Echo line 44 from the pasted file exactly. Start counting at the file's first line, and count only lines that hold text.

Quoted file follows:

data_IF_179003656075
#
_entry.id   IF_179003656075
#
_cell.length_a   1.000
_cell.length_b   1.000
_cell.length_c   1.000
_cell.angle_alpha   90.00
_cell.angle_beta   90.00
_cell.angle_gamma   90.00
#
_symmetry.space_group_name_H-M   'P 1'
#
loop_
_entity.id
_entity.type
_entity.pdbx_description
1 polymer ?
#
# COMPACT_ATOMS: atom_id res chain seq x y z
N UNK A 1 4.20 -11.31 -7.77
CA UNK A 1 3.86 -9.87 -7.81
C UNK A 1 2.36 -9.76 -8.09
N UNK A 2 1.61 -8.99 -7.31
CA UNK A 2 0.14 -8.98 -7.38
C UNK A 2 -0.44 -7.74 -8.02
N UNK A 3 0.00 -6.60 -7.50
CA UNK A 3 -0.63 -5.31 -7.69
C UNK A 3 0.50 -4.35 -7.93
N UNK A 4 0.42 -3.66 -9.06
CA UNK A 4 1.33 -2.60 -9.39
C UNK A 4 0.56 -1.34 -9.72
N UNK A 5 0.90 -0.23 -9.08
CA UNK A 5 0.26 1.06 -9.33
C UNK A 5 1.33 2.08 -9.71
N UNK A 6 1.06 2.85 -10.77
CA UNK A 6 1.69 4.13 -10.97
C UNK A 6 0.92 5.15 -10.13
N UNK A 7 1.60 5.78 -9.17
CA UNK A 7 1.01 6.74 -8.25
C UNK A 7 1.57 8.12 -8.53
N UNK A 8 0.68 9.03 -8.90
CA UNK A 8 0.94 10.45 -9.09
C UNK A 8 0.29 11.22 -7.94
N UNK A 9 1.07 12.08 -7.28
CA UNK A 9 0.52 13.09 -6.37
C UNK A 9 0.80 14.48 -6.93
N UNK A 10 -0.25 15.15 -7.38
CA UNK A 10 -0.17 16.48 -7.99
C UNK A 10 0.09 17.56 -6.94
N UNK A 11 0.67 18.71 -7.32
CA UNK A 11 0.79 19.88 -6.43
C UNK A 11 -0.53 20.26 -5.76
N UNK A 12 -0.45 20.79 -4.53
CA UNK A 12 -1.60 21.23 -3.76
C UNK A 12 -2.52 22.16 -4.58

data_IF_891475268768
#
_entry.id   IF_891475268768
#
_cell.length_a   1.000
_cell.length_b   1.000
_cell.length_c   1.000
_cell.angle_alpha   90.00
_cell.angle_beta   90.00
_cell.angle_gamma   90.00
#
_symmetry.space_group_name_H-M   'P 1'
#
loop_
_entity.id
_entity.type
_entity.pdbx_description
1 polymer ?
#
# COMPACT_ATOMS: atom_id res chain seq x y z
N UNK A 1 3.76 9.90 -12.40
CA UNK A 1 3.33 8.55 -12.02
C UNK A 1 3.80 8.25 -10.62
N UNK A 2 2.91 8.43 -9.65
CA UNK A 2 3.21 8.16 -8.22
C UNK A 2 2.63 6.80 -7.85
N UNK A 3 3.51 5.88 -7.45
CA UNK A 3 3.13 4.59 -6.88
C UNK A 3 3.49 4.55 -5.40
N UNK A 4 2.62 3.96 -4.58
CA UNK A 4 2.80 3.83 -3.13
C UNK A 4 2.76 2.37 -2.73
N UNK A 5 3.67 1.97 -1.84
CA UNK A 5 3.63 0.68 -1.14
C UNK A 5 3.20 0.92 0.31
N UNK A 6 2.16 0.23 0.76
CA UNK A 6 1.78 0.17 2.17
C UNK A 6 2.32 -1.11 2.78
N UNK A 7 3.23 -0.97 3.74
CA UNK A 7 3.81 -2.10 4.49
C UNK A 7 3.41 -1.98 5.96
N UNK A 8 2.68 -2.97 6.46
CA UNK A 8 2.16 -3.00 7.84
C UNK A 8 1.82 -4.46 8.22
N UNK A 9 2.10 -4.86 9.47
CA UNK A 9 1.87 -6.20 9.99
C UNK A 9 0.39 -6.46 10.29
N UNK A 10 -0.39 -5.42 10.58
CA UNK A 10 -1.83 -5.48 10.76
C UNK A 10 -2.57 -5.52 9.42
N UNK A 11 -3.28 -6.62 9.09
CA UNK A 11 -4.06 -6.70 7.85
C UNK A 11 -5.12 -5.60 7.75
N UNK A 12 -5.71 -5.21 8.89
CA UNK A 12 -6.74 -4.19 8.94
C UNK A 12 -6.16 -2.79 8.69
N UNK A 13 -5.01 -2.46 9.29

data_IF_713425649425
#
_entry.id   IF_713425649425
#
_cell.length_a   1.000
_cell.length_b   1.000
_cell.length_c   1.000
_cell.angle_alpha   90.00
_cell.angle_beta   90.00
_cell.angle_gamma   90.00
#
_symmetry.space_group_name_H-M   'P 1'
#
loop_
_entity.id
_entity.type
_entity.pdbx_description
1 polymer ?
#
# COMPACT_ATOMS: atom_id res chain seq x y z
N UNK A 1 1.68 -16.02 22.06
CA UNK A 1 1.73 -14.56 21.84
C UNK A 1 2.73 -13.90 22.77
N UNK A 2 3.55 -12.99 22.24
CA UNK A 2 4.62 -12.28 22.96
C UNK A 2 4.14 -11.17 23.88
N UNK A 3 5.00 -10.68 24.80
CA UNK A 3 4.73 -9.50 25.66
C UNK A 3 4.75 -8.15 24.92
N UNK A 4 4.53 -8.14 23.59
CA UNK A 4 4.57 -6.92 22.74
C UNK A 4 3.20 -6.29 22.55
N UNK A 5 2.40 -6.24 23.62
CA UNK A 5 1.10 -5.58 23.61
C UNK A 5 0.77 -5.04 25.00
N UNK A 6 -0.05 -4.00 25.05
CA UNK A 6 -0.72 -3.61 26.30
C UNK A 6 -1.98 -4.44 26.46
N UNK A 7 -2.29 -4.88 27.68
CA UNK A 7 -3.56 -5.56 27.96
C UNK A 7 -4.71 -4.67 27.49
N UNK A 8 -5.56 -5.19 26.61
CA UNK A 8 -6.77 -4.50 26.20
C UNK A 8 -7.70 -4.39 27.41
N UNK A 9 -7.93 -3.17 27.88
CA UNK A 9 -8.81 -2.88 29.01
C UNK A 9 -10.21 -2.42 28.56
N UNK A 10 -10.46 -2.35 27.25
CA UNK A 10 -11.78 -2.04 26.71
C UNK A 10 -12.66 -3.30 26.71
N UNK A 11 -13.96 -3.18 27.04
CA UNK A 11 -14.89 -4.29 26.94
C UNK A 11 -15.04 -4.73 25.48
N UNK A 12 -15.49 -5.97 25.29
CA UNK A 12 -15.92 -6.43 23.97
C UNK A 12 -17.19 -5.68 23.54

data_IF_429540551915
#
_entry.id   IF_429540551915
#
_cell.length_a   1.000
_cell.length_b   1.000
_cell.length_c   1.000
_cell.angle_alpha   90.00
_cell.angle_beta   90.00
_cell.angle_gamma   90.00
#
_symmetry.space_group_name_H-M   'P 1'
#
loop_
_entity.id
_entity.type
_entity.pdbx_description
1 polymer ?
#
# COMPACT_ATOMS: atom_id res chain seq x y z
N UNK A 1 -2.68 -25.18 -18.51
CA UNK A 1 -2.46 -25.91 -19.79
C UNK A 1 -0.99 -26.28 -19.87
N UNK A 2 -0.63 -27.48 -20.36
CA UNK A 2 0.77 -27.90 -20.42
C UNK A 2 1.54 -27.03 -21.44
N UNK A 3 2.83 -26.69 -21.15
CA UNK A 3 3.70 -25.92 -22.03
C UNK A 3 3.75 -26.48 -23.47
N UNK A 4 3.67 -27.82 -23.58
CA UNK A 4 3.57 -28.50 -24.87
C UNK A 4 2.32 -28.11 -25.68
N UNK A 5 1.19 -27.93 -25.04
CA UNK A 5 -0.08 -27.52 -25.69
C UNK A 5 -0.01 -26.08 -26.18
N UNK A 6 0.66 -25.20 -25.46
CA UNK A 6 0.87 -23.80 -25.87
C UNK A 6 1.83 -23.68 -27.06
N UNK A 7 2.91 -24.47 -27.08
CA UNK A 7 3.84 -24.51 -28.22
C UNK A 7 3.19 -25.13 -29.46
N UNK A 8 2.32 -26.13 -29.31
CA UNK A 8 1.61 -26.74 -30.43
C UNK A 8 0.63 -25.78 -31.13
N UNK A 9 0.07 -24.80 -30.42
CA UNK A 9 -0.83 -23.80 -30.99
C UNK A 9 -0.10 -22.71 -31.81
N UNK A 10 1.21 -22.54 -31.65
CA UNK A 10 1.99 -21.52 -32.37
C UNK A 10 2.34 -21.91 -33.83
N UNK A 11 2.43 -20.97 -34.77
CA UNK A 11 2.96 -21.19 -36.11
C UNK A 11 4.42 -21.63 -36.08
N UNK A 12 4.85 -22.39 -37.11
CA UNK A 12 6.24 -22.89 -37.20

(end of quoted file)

C UNK A 8 0.29 11.22 -7.94